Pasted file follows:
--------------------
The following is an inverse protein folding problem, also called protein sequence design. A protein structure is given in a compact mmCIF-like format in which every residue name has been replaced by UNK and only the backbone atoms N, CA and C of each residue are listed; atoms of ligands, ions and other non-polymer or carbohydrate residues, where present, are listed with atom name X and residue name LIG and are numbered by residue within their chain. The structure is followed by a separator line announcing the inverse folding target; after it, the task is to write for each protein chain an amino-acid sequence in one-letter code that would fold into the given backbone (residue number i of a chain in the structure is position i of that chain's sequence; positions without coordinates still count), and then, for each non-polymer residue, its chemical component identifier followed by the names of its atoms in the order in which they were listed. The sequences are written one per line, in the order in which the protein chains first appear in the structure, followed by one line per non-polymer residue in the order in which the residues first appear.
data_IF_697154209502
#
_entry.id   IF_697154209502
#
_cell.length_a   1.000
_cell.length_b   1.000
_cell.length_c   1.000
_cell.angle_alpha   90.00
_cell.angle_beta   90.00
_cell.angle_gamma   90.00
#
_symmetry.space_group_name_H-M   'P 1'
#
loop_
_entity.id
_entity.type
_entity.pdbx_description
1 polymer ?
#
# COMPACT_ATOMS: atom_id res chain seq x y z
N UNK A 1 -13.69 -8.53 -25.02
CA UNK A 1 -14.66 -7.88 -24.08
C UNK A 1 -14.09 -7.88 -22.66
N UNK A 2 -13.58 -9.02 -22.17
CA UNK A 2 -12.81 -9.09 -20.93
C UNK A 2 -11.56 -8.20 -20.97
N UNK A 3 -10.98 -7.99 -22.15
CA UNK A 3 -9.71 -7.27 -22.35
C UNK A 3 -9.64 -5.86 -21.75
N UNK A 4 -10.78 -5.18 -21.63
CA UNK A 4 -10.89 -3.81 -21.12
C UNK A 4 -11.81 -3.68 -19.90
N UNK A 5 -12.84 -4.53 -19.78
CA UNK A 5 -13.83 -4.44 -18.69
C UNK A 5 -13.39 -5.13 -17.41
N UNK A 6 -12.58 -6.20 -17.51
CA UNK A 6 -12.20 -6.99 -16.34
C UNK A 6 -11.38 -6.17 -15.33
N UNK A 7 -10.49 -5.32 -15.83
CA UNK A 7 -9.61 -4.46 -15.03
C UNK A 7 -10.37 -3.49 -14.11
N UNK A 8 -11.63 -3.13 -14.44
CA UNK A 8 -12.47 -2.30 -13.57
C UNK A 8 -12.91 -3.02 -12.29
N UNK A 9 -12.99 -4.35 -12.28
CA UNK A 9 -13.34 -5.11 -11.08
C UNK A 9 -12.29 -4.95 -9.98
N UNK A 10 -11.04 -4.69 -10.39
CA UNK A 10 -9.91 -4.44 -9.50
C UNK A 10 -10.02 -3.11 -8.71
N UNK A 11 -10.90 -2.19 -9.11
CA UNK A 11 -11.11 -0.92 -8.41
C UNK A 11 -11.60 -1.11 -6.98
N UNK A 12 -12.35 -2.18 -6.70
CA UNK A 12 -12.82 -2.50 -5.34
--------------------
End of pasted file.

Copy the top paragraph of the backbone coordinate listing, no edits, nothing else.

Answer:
The following is an inverse protein folding problem, also called protein sequence design. A protein structure is given in a compact mmCIF-like format in which every residue name has been replaced by UNK and only the backbone atoms N, CA and C of each residue are listed; atoms of ligands, ions and other non-polymer or carbohydrate residues, where present, are listed with atom name X and residue name LIG and are numbered by residue within their chain. The structure is followed by a separator line announcing the inverse folding target; after it, the task is to write for each protein chain an amino-acid sequence in one-letter code that would fold into the given backbone (residue number i of a chain in the structure is position i of that chain's sequence; positions without coordinates still count), and then, for each non-polymer residue, its chemical component identifier followed by the names of its atoms in the order in which they were listed. The sequences are written one per line, in the order in which the protein chains first appear in the structure, followed by one line per non-polymer residue in the order in which the residues first appear.